Having considered the parties’ arguments and the opinion below, we acknowledge the Superior Court articulated a duty not previously recognized by Pennsylvania Courts: a college has a “duty of care to its intercollegiate student athletes requir[ing] it to have qualified medical personnel available at [athletic events, including] the football tryout, . . . and to provide adequate treatment in the event that an intercollegiate student athlete suffer[s] a medical emergency.” Feleccia, 156 A.3d at 1215, citing Kleinknecht, 989 F.2d at 1369-70. We further recognize the Superior Court did not analyze the Althaus factors, as  [*13]  required when imposing a previously unarticulated common law duty. Althaus, 756 A.2d at 1169. Instead, the panel relied on non-binding federal case law to impose what it viewed as a new common law duty. In this specific regard, the panel erred.

HN2[] Courts should not enter into the creation of new common law duties lightly because “the adjudicatory process does not translate readily into the field of broad-scale policymaking.” Lance v. Wyeth, 624 Pa. 231, 85 A.3d 434, 454 (Pa. 2014), citing Seebold, 57 A.3d at 1245; see also Official Comm. of Unsecured Creditors of Allegheny Health Educ. & Research Found. v. PriceWaterhouseCoopers, LLP, 605 Pa. 269, 989 A.2d 313, 333 (Pa. 2010) (“Unlike the legislative process, the adjudicatory process is structured to cast a narrow focus on matters framed by litigants before the Court in [**21]  a highly directed fashion”). We also acknowledge it “is the Legislature’s chief function to set public policy and the courts’ role to enforce that policy, subject to constitutional limitations.” Seebold, 57 A.3d at 1245 & n.19 (additional citations omitted). “[T]he Court has previously adopted the default position that, unless the justifications for and consequences of judicial policymaking are reasonably clear with the balance of factors favorably predominating, we will not impose new affirmative duties.” Id. at 1245 (citations omitted).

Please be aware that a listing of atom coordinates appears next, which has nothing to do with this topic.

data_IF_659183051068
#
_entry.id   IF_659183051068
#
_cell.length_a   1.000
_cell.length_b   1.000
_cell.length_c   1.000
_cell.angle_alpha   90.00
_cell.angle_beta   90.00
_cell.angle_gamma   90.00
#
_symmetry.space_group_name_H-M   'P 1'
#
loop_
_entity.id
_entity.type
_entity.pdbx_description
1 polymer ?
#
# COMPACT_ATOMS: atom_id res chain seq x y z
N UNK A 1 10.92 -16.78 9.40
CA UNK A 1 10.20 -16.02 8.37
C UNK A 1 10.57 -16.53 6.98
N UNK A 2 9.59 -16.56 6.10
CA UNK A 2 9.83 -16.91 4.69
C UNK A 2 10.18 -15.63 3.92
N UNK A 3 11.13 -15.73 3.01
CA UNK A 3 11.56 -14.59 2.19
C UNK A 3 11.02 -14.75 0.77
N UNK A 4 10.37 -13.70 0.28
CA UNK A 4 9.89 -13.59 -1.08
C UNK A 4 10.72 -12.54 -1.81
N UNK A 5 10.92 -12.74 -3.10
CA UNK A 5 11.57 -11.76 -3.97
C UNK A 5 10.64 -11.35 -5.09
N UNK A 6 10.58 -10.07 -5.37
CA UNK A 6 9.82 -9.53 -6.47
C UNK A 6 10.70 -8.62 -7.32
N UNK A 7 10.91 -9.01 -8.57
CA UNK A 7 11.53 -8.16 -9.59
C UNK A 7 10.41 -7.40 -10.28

Applying the Althaus factors is not a mere formality, but is necessary when courts announce a new common law duty. Althaus requires consideration of the justifications for and the relevant consequences and policy concerns of the new duty of care. See Althaus, 756 A.2d at 1169 (setting forth factors for determination of new common law duty). Further, “determining whether to impose a duty often requires us to weigh ‘amorphous public policy considerations, which may include our perception of history, morals, justice and society.'” Walters v. UPMC Presbyterian Shadyside, 187 A.3d 214, 223 (Pa. 2018), quoting Althaus, 756 A.2d at 1169 (additional citations omitted). The Superior Court did not engage these factors, nor did the summary judgment record include relevant data regarding, for example, injury rates [**22]  at practices, the consequences of having (or not having) available qualified medical professionals, the budgetary or other collegiate resource impact, or the relative public policy concerns involved.7